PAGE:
Dave Sharp’s colleagues sometimes refer to him as MacGyver, which he reckons can’t be a bad thing.
“MacGyver was a superstar, so that’s got to be a compliment – surely,” Sharp laughs.
“More and more these days, if something doesn’t work or if they don’t have the right part to fix it, people are very quick to say ‘oh well, we can’t fix it’ or ‘we can’t make it right.’
“Whereas taking something you don’t need to fix something you do need – which I guess is what MacGyver did – is just how my brain works.
“I kind of enjoy the challenge to be honest. I like it when something doesn’t work and then using whatever is my disposal to make it work.”
MacGyver, for the uninitiated, was a TV character who debuted in the mid-1980s, worked for the fictional Phoenix Foundation and was sort of your neighbourhood Mr Fixit on steroids. Played by Richard Dean Anderson, replete with a magnificent blonde-tinged mullet, MacGyver (among other things) once defused a missile warhead with a paperclip; built a two-person ultralite plane out of bamboo poles, a tent, a wheelbarrow tyre, a lawnmower engine and duct tape; and turned a regular rifle into an automatic weapon with the addition of a cord, matches and a stick.
Sharp doesn’t have a mullet but is the founder of Perth-based company EcoQuip and his inventions are probably a little less exotic. But they certainly have a punch – his MSLT4 mobile solar lighting tower is providing mining and resources ventures with a zero-emission, zero-maintenance alternative to using diesel to help illuminate sites that operate through the night.
It’s also capable of being switched on and off and troubleshot remotely via a mobile phone, which is more-than handy given the remote Australian locations of some of those operations and the fact the MSLT4 is set to be used as far afield as Mississippi.
“When I look back at the very first trailer that we ever built and when I look at this trailer here [the current model] I know how much time and effort has been put into that,” Sharp reflected.
“I’ve been really lucky that I’ve managed to partner with people all over the world. To be the best in the world you’ve got to work with the best, and to do that I’ve travelled everywhere to find that person.
“Obviously the last couple of years have been hard not being able to travel [due to COVID-19], but I look back at the trailer now and see all the different components and the thought process that’s gone into every part – and it does make me proud, for sure.”
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Sharp says he’s always had a thirst for invention and innovation and believes there’s a simple reason behind it.
“I’ve always been interested in making things better – and I think I’ve never been quite satisfied by what was available,” he explained.
“There’s no denying that most people when they design something or try to sell something, it’s to try to get it in front of as many people as humanly possible.
“So that means it does a lot of things, but not really, really well. Everyone has experienced that feeling where you buy something and think ‘oh, this could be better.’
“So I’ve always just taken things apart and changed them so they were perfectly suited to what I was trying to do.
“That was probably what my first invention was. Something that was existing and I wasn’t happy with. Instead of settling for that, I just would have changed it.”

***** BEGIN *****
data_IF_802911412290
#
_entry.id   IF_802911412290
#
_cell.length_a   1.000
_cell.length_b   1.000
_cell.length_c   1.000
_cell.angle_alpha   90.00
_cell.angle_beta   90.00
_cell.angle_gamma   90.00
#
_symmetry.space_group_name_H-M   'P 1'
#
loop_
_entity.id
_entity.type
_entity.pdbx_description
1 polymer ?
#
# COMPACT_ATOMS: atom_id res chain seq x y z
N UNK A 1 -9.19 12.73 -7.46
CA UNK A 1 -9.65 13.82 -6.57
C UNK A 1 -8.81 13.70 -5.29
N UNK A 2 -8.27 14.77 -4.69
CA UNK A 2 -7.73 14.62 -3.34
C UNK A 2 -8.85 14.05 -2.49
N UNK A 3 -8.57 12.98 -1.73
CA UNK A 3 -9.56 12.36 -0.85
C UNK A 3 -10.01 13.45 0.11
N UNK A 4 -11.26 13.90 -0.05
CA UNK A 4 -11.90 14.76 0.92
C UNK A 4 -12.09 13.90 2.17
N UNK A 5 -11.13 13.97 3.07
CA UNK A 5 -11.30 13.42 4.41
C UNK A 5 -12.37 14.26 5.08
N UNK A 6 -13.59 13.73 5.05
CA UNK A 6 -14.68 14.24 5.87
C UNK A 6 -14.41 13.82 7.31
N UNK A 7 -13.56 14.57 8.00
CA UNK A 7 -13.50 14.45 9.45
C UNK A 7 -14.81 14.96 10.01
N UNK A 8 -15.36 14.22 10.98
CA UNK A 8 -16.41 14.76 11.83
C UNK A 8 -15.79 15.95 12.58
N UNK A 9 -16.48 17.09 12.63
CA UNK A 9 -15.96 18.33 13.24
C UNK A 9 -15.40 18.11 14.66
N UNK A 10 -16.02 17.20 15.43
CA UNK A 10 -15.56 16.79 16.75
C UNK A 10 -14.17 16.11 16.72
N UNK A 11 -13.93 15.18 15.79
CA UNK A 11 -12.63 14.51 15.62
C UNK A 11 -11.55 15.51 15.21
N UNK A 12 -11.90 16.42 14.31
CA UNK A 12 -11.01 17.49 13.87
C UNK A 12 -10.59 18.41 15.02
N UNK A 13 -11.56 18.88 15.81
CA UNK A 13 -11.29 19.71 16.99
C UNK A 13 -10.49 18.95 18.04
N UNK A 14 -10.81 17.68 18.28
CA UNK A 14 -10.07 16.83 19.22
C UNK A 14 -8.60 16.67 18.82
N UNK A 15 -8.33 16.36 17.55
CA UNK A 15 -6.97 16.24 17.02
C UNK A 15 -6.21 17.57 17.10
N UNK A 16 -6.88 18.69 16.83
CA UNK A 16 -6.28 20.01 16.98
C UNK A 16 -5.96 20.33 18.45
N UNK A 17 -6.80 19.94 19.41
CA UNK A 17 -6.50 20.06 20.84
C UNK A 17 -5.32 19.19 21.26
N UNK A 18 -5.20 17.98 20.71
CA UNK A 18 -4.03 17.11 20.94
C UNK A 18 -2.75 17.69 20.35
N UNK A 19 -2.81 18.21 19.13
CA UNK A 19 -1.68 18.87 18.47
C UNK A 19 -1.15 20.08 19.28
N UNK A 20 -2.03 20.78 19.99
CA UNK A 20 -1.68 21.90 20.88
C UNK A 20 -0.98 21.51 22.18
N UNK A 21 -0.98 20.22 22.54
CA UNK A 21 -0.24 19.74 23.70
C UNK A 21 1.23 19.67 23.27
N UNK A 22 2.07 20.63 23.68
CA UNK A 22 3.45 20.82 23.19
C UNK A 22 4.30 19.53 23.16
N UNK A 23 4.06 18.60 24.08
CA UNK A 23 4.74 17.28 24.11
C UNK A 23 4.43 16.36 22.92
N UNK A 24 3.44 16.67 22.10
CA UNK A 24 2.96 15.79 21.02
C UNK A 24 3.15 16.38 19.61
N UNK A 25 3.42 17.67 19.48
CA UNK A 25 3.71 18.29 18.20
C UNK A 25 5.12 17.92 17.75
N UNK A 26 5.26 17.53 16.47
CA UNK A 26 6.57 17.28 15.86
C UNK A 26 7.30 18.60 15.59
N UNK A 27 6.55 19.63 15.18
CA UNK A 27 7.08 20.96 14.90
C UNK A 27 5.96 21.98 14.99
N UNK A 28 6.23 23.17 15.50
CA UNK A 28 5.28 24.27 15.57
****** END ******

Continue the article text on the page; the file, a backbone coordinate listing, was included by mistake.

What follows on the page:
Sharp started EcoQuip in 2013 and completed the design and initial manufacture for the fourth generation model of lighting towers in 2018, the same year in which ASX-listed Volt Power bought into his company.
His initial interest in developing what has become the MSLT4 was sparked by a professional involvement in solar power and a personal passion for the great outdoors.
“I was working construction up north and then I came back home and started doing residential solar installs, then moved on to commercial, to industrial and then onto off-grid,” he recounted.
“I’ve always had a passion for travelling and being away – and being able to stay away for as long as humanly possible and power all my fridges and equipment from the sun was something I loved to do.
“I was trying to push the boundaries with how much charge I could get into a battery and how quickly, and then also what I could power from it.
“The sun is always shining. So, why aren’t we using more of it?”
Like a lot of start-up businesses, EcoQuip had humble origins – its first base was in the driveway of Sharp’s Perth home.
These days it’s headquartered in far bigger premises in Kewdale and has a client list that includes Chevron, BHP, FMG and Thiess, plus exciting potential opportunities in the US.
It’s easy to see why the MSLT4 has gained traction, with a fleet of 100 estimated to save 1 million litres of fuel, abate 2500 tonnes of CO2 emissions and reduce operating costs to zero compared to the diesel equivalent (based on 12-hour daily operation over 365 days).
While his product is clearly going places, Sharp says his method of inventing remains much the same as always – and that paved the way for one of MSLT4’s neatest features, the ability to remote in via mobile phone.
“It always comes from a problem,” Sharp said of his innovation process.
“I remember back in the early days [of Ecoquip] I got a call up that something was wrong with a trailer and they couldn’t work it out.
“I drove 16 hours to a site, fixed it within two minutes and then drove 16 hours home.
“Those 16 hours home I was just constantly thinking ‘how do I make this not happen again?’
“Ask anyone who knows me, I love being on the road, don’t get me wrong. But driving 16 hours to reset a circuit-breaker is not a great way to spend my time!”